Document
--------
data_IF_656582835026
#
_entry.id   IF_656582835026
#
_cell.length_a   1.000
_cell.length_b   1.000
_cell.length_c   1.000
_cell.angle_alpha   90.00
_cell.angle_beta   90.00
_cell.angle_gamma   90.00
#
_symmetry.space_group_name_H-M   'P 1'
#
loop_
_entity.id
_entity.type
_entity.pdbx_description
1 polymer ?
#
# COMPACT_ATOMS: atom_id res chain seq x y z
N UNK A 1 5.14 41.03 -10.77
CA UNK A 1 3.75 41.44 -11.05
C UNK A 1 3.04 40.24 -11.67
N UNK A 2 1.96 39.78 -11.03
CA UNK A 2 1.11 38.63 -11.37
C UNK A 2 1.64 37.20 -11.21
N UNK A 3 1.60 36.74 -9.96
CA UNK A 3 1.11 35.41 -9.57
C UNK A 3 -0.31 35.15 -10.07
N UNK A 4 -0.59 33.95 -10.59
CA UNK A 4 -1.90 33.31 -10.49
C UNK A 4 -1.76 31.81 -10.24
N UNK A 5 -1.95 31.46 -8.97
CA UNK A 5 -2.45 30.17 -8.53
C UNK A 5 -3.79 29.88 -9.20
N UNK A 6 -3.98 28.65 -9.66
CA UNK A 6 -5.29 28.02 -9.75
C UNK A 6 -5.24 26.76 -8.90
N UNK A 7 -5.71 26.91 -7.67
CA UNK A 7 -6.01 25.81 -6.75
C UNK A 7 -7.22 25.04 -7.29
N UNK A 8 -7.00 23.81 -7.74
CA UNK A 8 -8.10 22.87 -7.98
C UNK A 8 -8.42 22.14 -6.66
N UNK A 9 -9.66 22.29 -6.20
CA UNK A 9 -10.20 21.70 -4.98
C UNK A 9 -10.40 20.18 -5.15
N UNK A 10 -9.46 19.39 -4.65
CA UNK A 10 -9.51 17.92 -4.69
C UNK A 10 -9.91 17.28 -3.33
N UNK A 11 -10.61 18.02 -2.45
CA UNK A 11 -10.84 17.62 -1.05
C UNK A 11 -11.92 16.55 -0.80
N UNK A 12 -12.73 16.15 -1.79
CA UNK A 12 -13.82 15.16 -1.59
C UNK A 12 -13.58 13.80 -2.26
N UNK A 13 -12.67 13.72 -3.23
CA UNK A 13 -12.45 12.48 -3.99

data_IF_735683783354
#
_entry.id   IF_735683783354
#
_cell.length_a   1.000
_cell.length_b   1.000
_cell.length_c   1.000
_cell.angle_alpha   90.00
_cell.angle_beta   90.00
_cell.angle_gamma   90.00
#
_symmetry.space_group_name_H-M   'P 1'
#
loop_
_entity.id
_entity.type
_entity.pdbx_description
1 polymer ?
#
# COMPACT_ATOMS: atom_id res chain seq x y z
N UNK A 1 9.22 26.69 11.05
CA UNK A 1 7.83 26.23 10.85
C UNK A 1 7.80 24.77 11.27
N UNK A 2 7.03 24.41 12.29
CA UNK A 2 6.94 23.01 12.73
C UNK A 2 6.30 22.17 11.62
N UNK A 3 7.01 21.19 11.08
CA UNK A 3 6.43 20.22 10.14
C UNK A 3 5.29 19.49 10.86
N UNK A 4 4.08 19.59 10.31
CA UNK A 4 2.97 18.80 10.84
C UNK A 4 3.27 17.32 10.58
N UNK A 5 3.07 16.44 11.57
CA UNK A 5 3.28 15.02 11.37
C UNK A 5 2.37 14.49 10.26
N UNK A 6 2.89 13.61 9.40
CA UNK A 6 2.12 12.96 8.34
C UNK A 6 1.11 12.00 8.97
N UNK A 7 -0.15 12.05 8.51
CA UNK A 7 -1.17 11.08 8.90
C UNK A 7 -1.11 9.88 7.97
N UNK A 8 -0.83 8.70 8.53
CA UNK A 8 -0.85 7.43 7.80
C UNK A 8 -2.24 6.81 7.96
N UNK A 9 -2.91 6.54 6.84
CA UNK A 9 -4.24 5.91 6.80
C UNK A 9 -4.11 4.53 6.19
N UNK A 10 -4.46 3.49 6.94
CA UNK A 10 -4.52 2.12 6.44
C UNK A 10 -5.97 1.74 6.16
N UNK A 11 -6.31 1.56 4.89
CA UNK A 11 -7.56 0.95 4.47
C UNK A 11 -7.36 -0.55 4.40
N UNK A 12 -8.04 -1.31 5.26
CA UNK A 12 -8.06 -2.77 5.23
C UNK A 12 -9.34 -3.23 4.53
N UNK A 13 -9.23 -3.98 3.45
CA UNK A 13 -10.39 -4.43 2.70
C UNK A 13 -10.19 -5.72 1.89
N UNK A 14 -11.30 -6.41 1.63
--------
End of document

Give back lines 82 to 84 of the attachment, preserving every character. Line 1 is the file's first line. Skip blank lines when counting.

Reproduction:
N UNK A 2 7.03 24.41 12.29
CA UNK A 2 6.94 23.01 12.73
C UNK A 2 6.30 22.17 11.62